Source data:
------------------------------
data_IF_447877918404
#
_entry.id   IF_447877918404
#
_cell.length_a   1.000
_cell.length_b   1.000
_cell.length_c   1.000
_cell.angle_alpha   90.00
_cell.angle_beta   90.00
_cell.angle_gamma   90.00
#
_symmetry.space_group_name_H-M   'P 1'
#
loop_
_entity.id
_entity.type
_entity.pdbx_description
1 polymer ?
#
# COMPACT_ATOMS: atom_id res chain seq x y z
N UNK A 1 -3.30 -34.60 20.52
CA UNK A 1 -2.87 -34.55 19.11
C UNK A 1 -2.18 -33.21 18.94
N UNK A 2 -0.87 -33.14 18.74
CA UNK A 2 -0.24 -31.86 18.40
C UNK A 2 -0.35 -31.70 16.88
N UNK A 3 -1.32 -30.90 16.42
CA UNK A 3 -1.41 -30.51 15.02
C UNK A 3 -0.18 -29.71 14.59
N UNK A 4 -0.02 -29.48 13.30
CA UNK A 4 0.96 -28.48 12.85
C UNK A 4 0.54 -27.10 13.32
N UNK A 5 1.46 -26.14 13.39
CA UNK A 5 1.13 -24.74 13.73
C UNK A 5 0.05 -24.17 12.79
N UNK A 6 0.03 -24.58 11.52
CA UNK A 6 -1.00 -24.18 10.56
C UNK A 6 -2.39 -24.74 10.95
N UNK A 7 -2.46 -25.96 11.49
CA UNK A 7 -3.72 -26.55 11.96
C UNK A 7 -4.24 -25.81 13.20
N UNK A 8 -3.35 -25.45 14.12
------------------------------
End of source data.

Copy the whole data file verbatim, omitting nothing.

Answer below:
data_IF_447877918404
#
_entry.id   IF_447877918404
#
_cell.length_a   1.000
_cell.length_b   1.000
_cell.length_c   1.000
_cell.angle_alpha   90.00
_cell.angle_beta   90.00
_cell.angle_gamma   90.00
#
_symmetry.space_group_name_H-M   'P 1'
#
loop_
_entity.id
_entity.type
_entity.pdbx_description
1 polymer ?
#
# COMPACT_ATOMS: atom_id res chain seq x y z
N UNK A 1 -3.30 -34.60 20.52
CA UNK A 1 -2.87 -34.55 19.11
C UNK A 1 -2.18 -33.21 18.94
N UNK A 2 -0.87 -33.14 18.74
CA UNK A 2 -0.24 -31.86 18.40
C UNK A 2 -0.35 -31.70 16.88
N UNK A 3 -1.32 -30.90 16.42
CA UNK A 3 -1.41 -30.51 15.02
C UNK A 3 -0.18 -29.71 14.59
N UNK A 4 -0.02 -29.48 13.30
CA UNK A 4 0.96 -28.48 12.85
C UNK A 4 0.54 -27.10 13.32
N UNK A 5 1.46 -26.14 13.39
CA UNK A 5 1.13 -24.74 13.73
C UNK A 5 0.05 -24.17 12.79
N UNK A 6 0.03 -24.58 11.52
CA UNK A 6 -1.00 -24.18 10.56
C UNK A 6 -2.39 -24.74 10.95
N UNK A 7 -2.46 -25.96 11.49
CA UNK A 7 -3.72 -26.55 11.96
C UNK A 7 -4.24 -25.81 13.20
N UNK A 8 -3.35 -25.45 14.12